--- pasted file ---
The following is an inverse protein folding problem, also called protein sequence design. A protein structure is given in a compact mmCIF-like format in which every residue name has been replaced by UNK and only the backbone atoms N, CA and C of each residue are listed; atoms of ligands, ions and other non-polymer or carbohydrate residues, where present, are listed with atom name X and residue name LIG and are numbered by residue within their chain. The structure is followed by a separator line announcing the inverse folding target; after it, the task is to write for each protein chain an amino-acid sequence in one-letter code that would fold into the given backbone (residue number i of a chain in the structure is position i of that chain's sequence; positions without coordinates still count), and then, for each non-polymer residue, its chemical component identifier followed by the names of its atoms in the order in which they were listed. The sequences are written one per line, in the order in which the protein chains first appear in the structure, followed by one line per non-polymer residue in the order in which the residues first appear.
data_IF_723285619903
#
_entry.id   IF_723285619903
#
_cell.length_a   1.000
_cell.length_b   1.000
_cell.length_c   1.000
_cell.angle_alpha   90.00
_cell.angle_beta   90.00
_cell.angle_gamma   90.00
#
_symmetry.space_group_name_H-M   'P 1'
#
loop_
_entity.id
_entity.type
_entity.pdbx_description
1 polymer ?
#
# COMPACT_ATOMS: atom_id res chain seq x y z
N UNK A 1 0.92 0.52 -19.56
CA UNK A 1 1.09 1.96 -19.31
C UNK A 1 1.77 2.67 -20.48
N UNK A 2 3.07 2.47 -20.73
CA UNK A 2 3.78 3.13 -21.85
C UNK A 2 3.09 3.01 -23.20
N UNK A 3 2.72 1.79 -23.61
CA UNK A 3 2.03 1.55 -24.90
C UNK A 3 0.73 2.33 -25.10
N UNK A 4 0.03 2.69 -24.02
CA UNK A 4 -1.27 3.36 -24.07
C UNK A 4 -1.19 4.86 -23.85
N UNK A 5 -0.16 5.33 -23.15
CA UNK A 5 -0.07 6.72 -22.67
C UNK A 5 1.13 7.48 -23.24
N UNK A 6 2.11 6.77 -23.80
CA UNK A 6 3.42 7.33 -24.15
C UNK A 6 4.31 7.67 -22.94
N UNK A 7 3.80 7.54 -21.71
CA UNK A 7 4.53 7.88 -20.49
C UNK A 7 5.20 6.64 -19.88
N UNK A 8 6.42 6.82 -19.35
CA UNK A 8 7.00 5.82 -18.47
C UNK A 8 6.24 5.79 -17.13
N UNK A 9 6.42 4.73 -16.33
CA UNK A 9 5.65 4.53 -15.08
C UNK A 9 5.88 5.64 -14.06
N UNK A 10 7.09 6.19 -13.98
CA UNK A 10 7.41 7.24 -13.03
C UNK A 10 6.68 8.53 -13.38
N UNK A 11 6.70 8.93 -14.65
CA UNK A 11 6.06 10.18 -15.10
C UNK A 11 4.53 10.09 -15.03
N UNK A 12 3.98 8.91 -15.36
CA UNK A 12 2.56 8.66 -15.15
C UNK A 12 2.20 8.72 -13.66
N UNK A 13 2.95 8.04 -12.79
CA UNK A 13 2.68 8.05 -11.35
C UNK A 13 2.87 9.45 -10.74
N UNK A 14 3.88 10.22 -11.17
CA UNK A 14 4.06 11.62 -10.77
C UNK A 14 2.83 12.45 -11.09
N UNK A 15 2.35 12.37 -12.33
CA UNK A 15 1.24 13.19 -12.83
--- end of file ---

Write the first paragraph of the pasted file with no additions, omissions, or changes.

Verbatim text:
The following is an inverse protein folding problem, also called protein sequence design. A protein structure is given in a compact mmCIF-like format in which every residue name has been replaced by UNK and only the backbone atoms N, CA and C of each residue are listed; atoms of ligands, ions and other non-polymer or carbohydrate residues, where present, are listed with atom name X and residue name LIG and are numbered by residue within their chain. The structure is followed by a separator line announcing the inverse folding target; after it, the task is to write for each protein chain an amino-acid sequence in one-letter code that would fold into the given backbone (residue number i of a chain in the structure is position i of that chain's sequence; positions without coordinates still count), and then, for each non-polymer residue, its chemical component identifier followed by the names of its atoms in the order in which they were listed. The sequences are written one per line, in the order in which the protein chains first appear in the structure, followed by one line per non-polymer residue in the order in which the residues first appear.